In spite of their fur, animals are not immune to the winter cold, so please bring your animals inside when the temperature drops. Don’t leave them in the cold unsupervised for long periods of time. And remember that the wind-chill factor creates colder conditions than what the thermometer indicates. Here are some guidelines for protecting your animals during the winter.
1. Watch out for antifreeze
Antifreeze often accumulates on driveways and roads. Although many animals like the smell and taste of antifreeze, it is highly poisonous and can be deadly, even in very small amounts. Clean up any spills and keep antifreeze containers out of reach.
2. Clean and treat their paws
Rinse or wipe off their paws after walks, before they have a chance to lick them. You can have your longhaired animals’ excess fur trimmed around the toes and pawpads to help prevent snow accumulation.
Certain products made from plant-based fats or waxes, available for sale in pet supply stores, can also help protect their paws. These balms can create a protective barrier, as well as moisturize your dog’s pawpads to prevent cracking and chafing.
3. Have them wear boots
Boots can protect your dog’s sensitive paws, not only from the cold, but also from rock salt and chemical products used to melt snow. If you decide to use protective booties for your dog, make sure they fit snuggly but are not too tight. Otherwise, they may cut off your dog’s circulation and cause frostbite.
To get your dog used to wearing boots, use positive reinforcement with a clicker and treats. The goal is to associate wearing boots with something positive for your animal.
4. Keep their coat healthy and dry
Brush your companion on a regular basis. A well-groomed coat will more effectively provide insulation from the cold. Consider a sweater or coat if your animal is shorthaired.
When your animal’s coat gets wet, the fur loses much of its insulating ability; do not take your companion outdoors after a bath unless their fur is completely dry.
5. Limit time spent outdoors
Frostbite occurs when an animal’s body gets so cold that the blood is pulled from the extremities to the body’s core to stay warm. Their nose, tail, ears and toes are the most vulnerable to cold temperatures.
This is why, to prevent frostbite and hypothermia, it is important to avoid staying outside for too long and to limit outings during periods of very cold weather. Very young, old, smaller or ill animals are particularly susceptible to hypothermia.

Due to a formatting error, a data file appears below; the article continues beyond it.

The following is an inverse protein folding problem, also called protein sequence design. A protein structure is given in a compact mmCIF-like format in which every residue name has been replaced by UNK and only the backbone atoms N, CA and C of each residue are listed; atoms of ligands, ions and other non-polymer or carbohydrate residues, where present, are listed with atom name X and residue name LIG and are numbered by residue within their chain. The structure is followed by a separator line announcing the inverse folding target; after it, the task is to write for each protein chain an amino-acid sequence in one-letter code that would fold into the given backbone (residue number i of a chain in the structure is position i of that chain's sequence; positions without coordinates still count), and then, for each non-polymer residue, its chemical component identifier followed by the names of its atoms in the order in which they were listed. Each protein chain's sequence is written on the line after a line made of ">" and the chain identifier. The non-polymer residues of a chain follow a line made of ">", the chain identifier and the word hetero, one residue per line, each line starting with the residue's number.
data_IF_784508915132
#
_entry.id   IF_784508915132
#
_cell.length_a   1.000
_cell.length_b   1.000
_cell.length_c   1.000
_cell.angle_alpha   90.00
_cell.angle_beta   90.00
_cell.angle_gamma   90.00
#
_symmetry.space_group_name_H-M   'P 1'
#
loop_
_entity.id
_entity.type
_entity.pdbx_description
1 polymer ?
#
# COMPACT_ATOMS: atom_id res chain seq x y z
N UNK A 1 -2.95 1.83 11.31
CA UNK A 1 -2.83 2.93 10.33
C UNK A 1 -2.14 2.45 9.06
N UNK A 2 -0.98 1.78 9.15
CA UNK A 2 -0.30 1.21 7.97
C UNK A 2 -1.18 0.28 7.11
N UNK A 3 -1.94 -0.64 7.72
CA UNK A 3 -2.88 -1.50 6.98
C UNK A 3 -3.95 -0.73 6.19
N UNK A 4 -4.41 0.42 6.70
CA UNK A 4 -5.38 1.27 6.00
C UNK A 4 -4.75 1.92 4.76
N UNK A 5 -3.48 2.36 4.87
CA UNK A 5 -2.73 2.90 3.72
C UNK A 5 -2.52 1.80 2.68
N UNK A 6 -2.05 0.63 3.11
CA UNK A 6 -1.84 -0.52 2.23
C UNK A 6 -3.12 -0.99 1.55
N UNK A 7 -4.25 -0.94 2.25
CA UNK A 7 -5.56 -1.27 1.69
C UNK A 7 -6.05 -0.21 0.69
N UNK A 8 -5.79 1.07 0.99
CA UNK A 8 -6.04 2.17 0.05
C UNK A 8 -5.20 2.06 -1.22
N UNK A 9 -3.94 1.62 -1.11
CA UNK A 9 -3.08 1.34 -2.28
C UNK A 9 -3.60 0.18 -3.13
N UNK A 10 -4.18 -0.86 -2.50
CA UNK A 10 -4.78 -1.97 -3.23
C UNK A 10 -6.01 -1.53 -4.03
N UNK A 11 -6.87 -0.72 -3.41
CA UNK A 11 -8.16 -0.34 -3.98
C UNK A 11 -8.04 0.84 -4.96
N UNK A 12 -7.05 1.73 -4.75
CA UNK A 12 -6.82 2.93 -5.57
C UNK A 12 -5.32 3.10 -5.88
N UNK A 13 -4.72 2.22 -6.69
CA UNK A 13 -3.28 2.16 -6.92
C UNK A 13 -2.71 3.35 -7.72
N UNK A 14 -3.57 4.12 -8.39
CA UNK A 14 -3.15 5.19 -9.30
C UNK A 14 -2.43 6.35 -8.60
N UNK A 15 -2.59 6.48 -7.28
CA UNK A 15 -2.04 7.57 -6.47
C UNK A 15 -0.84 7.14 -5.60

Consider engaging your animal with some stimulating indoor activities, such as hide-and-seek with their favorite toy or treat. Did you know that for a dog, 15 minutes of mental stimulation can be equivalent to an hour of running in terms of energy expenditure? You could also visit the Montreal SPCA Boutique for some great interactive toys for your cats and dogs!
6. Beware of pools and lakes
When walking or playing with your dog near a frozen pool, lake, river or pond, make sure they do not go onto its surface since they could fall through the ice. Keep your furry buddy on a leash and supervise them at all times.
It is also very important to block all access to your pool, as your companion may venture onto it and become trapped in the icy water.
7. Don’t let your animal approach metal poles
Some dogs have a bad habit of licking poles and in the winter their tongue may stick to the frozen metal, with tragic consequences, as one can imagine. It is therefore essential to avoid getting too close to poles, signposts and metal fences. If you have metal structures in your yard, you can cover them with floating noodles.
Small actions that can save lives this winter
In the winter, cats and small wild animals are often attracted to the warm engine of parked cars and may crawl under the hood. Remember to bang on your car’s hood or honk the horn to scare them away before starting your engine.
You can also build a warm shelter for outdoor cats in just a few steps. Easy and inexpensive to create, these shelters will of course save lives, but they can also help prevent frostbite.